Q&A with Dr Natalya Danilyants from the US
Dr Natalya E. Danilyants, M.D. is a laparoscopic GYN surgeon, board-certified in gynecology, co-founder of The Center for Innovative GYN (CIGC), and founder of the CIGC Wellness Center in Maryland, USA. As we wrap up this year’s #EndoMonth, she spoke to Hysterical Women about the problems with endometriosis care in the US and globally.
SG: What are the biggest issues facing women when it comes to accessing endometriosis care?
ND: When it comes to pain, a lot of women are dismissed. Pain is not something concrete – not something that’s identifiable on a pelvic ultrasound or CAT scan or MRI – so, when it comes to endometriosis or pelvic adhesions, it’s not something we can easily see. That means it becomes a matter of a patient saying they are in pain and their doctor either believing them or not believing. A lot of the time, when those scan images are negative, the doctor tends to put more significance on those normal or negative images versus how the patient is feeling.
This is where the difference between a generalist OB-GYN and a specialist comes in. For a general OB-GYN, their focus is generally on deliveries, Well-Woman examinations, that kind of thing. When it comes to management of gynaecological conditions, they tend to be more conservative, so they tend to manage everything more medically, using medications rather than surgeries. Endometriosis therefore gets put into the category of painful periods, and patients are given birth control pills. A lot of the time it goes undiagnosed for years.
If a woman doesn’t have access to a specialist – meaning a surgeon who specifically specialises in endometriosis, who knows how to treat endometriosis, hoe to diagnose it properly, how to remove it properly, and how to manage it throughout her lifetime – then you have years of misdiagnoses, or not being diagnosed at all and just told that this is normal. When that happens for years and years, it’s very hard to reverse some of the permanent damage that’s been done, whether it’s psychological or physical.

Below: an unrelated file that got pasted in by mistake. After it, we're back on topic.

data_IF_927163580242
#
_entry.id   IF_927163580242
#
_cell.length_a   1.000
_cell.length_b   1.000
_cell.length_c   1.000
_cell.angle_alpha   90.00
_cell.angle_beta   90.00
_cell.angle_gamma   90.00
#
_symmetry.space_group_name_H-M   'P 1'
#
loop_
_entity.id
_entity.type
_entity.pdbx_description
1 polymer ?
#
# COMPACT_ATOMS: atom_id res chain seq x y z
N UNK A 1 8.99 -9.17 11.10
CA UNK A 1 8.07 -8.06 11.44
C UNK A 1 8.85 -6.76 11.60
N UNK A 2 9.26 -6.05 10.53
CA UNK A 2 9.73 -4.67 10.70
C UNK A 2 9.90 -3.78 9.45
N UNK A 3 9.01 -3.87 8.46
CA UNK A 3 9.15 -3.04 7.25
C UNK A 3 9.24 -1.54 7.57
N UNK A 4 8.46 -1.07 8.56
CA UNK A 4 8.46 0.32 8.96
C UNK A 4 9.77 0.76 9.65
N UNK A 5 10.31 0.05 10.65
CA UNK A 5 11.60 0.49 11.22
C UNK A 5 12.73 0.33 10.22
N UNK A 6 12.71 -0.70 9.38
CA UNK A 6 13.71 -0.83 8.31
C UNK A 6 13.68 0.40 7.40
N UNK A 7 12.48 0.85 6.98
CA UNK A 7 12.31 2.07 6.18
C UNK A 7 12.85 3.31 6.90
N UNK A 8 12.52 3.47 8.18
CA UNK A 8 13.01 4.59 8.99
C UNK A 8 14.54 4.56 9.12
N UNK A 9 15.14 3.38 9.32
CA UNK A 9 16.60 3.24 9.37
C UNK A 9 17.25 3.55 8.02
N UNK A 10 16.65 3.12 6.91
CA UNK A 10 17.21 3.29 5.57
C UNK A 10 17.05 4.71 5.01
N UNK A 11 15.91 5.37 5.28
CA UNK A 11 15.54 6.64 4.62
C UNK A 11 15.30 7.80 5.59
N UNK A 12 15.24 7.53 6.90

How does racial bias contribute to these issues?
There are definitely disparities in endometriosis care, as far as racial biases and women of colour not getting the right care. For a long time it was thought that women who were affected by endometriosis were mostly white, and that’s just not the case. The majority of studies may have focused on white women, but that absolutely does not mean that Black women don’t have endometriosis.
I have actually seen in my practice that south east Asian women and Black women typically have more severe illnesses at the time of diagnosis. That might be because they’ve been misdiagnosed for all these years, or because they seem to be asymptomatic in earlier stages, or maybe disease progression is much faster than in white cohorts. It’s hard to identify what the issue is, but I know that, at the time of surgery, we see a lot of Indian women and a lot of Black women who have very advanced disease, which often results in permanent infertility that cannot be solved with IVF.
I see this racial bias all the time. Often if a Black woman walks through the door experiencing pain, it will automatically be assumed that she has fibroids. She’ll be sent for an ultrasound and if that doesn’t show any fibroids, or shows ‘normal’ anatomy, she automatically gets dismissed, being told: “everything looks normal, you’re fine.”
What do women and anyone with suspected endometriosis need to know about accessing the best possible care?